\begin{equation*} s _ { 1 } ^ { 2 } = \frac { 1 } { m - 1 } \sum _ { i } ( X _ { i } - \overline{X} ) ^ { 2 } \quad \text { and } \quad s _ { 2 } ^ { 2 } = \frac { 1 } { n - 1 } \sum _ { j } ( Y _ { j } - \overline{Y} ) ^ { 2 }, \end{equation*}

where $\overline{X} = \sum _ { i } X _ { i } / m$, $\overline{Y} = \sum _ { j } Y _ { j } / n$, serve as estimators of the variances $\sigma _ { 1 } ^ { 2 }$ and $\sigma _ { 2 } ^ { 2 }$. Then the so-called dispersion proportion $F = \sigma _ { 2 } ^ { 2 } s _ { 1 } ^ { 2 } / \sigma _ { 1 } ^ { 2 } s _ { 2 } ^ { 2 }$ has a Fisher $F$-distribution with $m - 1$ and $n - 1$ degrees of freedom under the hypothesis that $\sigma _ { 1 } = \sigma _ { 2 }$ (in this capacity the Fisher $F$-distribution is also called the distribution of the dispersion proportion). The $F$-test is based on the statistic $F$, and it is used, in particular, for testing the hypothesis that the variances of two populations are equal, in the analysis of variance, regression analysis and multi-dimensional statistical analysis.

The universality of the Fisher $F$-distribution is underlined by its connections with other distributions. For $m = 1$ the square of $F _ { m n }$ in (3) has a Student distribution with $n$ degrees of freedom. There are a number of approximations of the Fisher $F$-distribution using the normal and "chi-squared" distributions.

The introduction of the Fisher $F$-distribution in the analysis of variance is connected with the name of R.A. Fisher (1924), although Fisher himself used a quantity $z$ for the dispersion proportion, connected with $F$ by the relation $z = ( \operatorname { log } F ) / 2$. The distribution of $z$ was tabulated by Fisher, and the Fisher $F$-distribution by G. Snedecor (1937). At present the simpler Fisher $F$-distribution is preferred, making use of its connection with the beta-distribution and tables of the incomplete beta-function.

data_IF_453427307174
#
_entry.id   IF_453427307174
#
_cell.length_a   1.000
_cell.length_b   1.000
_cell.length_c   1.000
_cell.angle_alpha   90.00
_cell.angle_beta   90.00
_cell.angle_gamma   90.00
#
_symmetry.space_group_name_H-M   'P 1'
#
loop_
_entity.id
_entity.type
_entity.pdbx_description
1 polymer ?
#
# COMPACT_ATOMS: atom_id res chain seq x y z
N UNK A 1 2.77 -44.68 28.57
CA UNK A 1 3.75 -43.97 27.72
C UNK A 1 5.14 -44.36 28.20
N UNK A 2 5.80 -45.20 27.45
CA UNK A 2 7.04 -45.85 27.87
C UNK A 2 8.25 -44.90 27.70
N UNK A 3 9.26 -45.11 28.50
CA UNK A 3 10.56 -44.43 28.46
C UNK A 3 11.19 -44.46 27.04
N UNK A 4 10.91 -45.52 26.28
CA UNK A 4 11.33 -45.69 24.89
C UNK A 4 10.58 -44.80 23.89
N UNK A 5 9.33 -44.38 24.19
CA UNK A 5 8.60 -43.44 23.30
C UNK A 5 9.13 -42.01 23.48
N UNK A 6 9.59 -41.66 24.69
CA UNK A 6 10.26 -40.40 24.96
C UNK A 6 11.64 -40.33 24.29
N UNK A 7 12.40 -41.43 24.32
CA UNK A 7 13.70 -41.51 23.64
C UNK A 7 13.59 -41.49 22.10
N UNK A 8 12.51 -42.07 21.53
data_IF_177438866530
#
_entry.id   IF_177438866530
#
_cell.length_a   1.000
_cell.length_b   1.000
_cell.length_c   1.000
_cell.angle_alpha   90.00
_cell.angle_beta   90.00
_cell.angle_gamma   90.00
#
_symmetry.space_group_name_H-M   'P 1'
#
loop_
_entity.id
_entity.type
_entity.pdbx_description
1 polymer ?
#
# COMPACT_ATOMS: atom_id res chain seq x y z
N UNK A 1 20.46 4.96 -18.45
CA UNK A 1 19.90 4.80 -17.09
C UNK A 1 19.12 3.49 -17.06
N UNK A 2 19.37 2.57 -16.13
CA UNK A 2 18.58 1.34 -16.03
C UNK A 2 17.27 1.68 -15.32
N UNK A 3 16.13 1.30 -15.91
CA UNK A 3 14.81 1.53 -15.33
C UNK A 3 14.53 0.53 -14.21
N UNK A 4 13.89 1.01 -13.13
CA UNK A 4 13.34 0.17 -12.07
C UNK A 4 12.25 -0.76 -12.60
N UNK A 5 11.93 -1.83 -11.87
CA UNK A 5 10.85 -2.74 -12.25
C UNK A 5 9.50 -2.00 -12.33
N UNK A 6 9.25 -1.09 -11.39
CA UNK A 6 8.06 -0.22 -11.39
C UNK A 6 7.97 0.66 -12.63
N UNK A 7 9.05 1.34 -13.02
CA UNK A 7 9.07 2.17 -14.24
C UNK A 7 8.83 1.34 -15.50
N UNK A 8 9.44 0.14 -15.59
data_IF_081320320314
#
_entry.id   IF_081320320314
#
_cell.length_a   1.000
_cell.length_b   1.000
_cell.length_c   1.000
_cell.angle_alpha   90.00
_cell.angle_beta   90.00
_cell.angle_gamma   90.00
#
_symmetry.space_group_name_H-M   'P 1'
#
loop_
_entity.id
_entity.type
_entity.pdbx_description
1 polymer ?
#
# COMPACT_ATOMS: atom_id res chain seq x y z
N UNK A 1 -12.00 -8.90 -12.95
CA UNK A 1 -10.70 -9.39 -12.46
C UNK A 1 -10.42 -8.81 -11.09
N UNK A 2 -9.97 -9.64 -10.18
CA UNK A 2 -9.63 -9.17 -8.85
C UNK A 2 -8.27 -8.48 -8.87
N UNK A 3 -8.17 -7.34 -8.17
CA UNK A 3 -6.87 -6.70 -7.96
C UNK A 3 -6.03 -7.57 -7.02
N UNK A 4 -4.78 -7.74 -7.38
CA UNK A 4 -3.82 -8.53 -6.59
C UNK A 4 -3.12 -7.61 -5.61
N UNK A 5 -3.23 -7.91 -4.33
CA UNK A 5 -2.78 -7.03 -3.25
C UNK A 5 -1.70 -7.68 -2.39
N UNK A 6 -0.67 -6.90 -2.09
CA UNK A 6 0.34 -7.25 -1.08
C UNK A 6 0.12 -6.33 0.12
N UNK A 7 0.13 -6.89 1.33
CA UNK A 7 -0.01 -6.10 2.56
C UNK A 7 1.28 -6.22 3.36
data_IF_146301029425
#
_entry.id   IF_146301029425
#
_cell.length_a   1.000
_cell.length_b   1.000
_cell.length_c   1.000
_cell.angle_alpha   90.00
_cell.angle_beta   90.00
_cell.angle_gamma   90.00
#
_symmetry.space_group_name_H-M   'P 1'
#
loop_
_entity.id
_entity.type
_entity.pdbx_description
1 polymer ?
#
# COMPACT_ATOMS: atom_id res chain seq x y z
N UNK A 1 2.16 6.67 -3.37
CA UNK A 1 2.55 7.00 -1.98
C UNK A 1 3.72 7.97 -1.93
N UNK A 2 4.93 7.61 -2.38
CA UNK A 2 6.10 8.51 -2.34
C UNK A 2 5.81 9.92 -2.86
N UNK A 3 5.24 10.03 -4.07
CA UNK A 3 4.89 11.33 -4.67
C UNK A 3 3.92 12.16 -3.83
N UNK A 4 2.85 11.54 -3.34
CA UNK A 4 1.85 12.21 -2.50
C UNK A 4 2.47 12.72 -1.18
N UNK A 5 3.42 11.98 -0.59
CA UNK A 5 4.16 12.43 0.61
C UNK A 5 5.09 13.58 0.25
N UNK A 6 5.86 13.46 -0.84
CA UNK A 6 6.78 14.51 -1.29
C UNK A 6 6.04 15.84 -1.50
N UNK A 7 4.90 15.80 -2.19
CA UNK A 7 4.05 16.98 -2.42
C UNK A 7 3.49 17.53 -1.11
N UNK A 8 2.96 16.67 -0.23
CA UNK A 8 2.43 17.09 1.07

See also Dispersion analysis; Fisher $z$-distribution.

#### References

[1] | R.A. Fisher, "On a distribution yielding the error functions of several well-known statistics" , Proc. Internat. Congress mathematicians (Toronto 1924) , 2 , Univ. Toronto Press (1928) pp. 805–813 |

[2] | M.G. Kendall, A. Stuart, "The advanced theory of statistics. Distribution theory" , 3. Design and analysis , Griffin (1969) |

[3] | H. Scheffé, "The analysis of variance" , Wiley (1959) |

[4] | L.N. Bol'shev, N.V. Smirnov, "Tables of mathematical statistics" , Libr. math. tables , 46 , Nauka (1983) (In Russian) (Processed by L.S. Bark and E.S. Kedrova) |

#### Comments

The dispersion proportion is also known as the variance ratio, and is in the case of the $F$-distribution also called the $F$-ratio. Cf. also Dispersion proportion.

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Fisher-F-distribution.